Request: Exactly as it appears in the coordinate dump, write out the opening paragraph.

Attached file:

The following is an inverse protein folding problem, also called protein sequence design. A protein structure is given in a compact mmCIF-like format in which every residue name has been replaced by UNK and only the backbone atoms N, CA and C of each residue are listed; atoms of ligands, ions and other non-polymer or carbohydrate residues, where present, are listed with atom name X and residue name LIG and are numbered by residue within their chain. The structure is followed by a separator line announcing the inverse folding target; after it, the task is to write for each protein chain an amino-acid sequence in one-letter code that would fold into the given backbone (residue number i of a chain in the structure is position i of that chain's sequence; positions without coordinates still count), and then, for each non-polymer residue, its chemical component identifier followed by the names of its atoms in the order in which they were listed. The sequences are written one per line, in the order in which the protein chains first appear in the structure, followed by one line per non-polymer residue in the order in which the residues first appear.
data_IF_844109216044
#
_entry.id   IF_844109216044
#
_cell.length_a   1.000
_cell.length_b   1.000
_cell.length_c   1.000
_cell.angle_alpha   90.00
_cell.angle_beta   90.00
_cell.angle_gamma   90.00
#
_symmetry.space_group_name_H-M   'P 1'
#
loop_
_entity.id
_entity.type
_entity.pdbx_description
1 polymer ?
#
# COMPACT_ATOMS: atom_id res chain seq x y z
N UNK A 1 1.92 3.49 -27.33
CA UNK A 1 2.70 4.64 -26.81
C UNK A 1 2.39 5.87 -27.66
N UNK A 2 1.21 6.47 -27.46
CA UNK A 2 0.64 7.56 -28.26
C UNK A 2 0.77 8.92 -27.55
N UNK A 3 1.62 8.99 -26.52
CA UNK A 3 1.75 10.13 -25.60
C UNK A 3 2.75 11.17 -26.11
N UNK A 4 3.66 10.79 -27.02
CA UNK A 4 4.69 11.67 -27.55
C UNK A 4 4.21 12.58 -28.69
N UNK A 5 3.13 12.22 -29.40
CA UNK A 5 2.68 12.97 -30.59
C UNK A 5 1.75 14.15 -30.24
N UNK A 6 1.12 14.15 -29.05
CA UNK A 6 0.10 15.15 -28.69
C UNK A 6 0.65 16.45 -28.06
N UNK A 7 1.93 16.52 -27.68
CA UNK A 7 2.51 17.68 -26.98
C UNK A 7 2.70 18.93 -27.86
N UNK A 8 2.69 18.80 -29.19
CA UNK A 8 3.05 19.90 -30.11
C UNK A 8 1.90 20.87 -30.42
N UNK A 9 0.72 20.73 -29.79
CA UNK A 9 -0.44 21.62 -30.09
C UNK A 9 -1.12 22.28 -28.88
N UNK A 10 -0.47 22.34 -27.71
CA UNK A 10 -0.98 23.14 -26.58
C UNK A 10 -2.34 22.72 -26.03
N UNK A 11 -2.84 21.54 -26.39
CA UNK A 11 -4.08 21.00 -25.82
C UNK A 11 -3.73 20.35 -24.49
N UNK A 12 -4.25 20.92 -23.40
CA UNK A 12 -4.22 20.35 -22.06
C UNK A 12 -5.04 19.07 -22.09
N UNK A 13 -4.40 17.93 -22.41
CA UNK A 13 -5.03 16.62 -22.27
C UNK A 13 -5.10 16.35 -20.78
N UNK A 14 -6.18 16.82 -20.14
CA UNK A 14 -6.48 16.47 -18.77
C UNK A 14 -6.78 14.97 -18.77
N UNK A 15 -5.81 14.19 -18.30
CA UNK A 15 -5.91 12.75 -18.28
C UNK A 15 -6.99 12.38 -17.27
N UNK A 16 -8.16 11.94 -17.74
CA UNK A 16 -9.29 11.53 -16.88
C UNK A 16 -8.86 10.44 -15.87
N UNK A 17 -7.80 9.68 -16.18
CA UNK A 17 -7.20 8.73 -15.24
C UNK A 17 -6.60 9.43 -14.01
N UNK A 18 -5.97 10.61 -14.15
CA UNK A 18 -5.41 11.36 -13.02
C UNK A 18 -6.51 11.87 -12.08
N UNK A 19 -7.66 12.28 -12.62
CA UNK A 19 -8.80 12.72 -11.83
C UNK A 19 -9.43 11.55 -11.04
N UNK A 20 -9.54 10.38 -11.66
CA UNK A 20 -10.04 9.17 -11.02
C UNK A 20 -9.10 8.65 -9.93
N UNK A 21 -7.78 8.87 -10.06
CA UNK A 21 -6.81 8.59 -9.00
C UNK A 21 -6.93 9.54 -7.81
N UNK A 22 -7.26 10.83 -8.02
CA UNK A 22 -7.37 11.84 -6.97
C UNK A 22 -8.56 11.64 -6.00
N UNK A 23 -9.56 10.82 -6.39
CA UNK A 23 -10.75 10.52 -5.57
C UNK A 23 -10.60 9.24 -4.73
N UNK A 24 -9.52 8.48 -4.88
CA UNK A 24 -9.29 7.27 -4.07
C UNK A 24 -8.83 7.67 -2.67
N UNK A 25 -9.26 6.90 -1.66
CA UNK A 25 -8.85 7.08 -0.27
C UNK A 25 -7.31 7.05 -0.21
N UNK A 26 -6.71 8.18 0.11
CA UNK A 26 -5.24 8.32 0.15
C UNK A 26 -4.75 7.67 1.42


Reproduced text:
The following is an inverse protein folding problem, also called protein sequence design. A protein structure is given in a compact mmCIF-like format in which every residue name has been replaced by UNK and only the backbone atoms N, CA and C of each residue are listed; atoms of ligands, ions and other non-polymer or carbohydrate residues, where present, are listed with atom name X and residue name LIG and are numbered by residue within their chain. The structure is followed by a separator line announcing the inverse folding target; after it, the task is to write for each protein chain an amino-acid sequence in one-letter code that would fold into the given backbone (residue number i of a chain in the structure is position i of that chain's sequence; positions without coordinates still count), and then, for each non-polymer residue, its chemical component identifier followed by the names of its atoms in the order in which they were listed. The sequences are written one per line, in the order in which the protein chains first appear in the structure, followed by one line per non-polymer residue in the order in which the residues first appear.